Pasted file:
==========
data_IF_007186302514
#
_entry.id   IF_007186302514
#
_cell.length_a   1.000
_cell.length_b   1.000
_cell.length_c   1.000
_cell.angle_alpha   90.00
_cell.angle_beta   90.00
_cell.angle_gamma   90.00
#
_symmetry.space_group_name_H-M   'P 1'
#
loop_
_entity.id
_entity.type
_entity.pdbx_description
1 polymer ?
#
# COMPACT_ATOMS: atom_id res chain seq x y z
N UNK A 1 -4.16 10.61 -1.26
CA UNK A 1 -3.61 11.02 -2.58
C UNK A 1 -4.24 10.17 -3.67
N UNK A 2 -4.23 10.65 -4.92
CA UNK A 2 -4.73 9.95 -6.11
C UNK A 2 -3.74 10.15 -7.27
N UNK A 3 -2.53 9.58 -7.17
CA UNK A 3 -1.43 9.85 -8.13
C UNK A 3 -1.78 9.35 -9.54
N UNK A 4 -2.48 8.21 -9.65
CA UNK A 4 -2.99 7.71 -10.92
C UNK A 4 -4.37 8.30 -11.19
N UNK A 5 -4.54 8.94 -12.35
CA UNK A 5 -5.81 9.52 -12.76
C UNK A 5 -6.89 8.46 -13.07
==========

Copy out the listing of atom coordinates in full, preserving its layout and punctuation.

data_IF_007186302514
#
_entry.id   IF_007186302514
#
_cell.length_a   1.000
_cell.length_b   1.000
_cell.length_c   1.000
_cell.angle_alpha   90.00
_cell.angle_beta   90.00
_cell.angle_gamma   90.00
#
_symmetry.space_group_name_H-M   'P 1'
#
loop_
_entity.id
_entity.type
_entity.pdbx_description
1 polymer ?
#
# COMPACT_ATOMS: atom_id res chain seq x y z
N UNK A 1 -4.16 10.61 -1.26
CA UNK A 1 -3.61 11.02 -2.58
C UNK A 1 -4.24 10.17 -3.67
N UNK A 2 -4.23 10.65 -4.92
CA UNK A 2 -4.73 9.95 -6.11
C UNK A 2 -3.74 10.15 -7.27
N UNK A 3 -2.53 9.58 -7.17
CA UNK A 3 -1.43 9.85 -8.13
C UNK A 3 -1.78 9.35 -9.54
N UNK A 4 -2.48 8.21 -9.65
CA UNK A 4 -2.99 7.71 -10.92
C UNK A 4 -4.37 8.30 -11.19
N UNK A 5 -4.54 8.94 -12.35
CA UNK A 5 -5.81 9.52 -12.76
C UNK A 5 -6.89 8.46 -13.07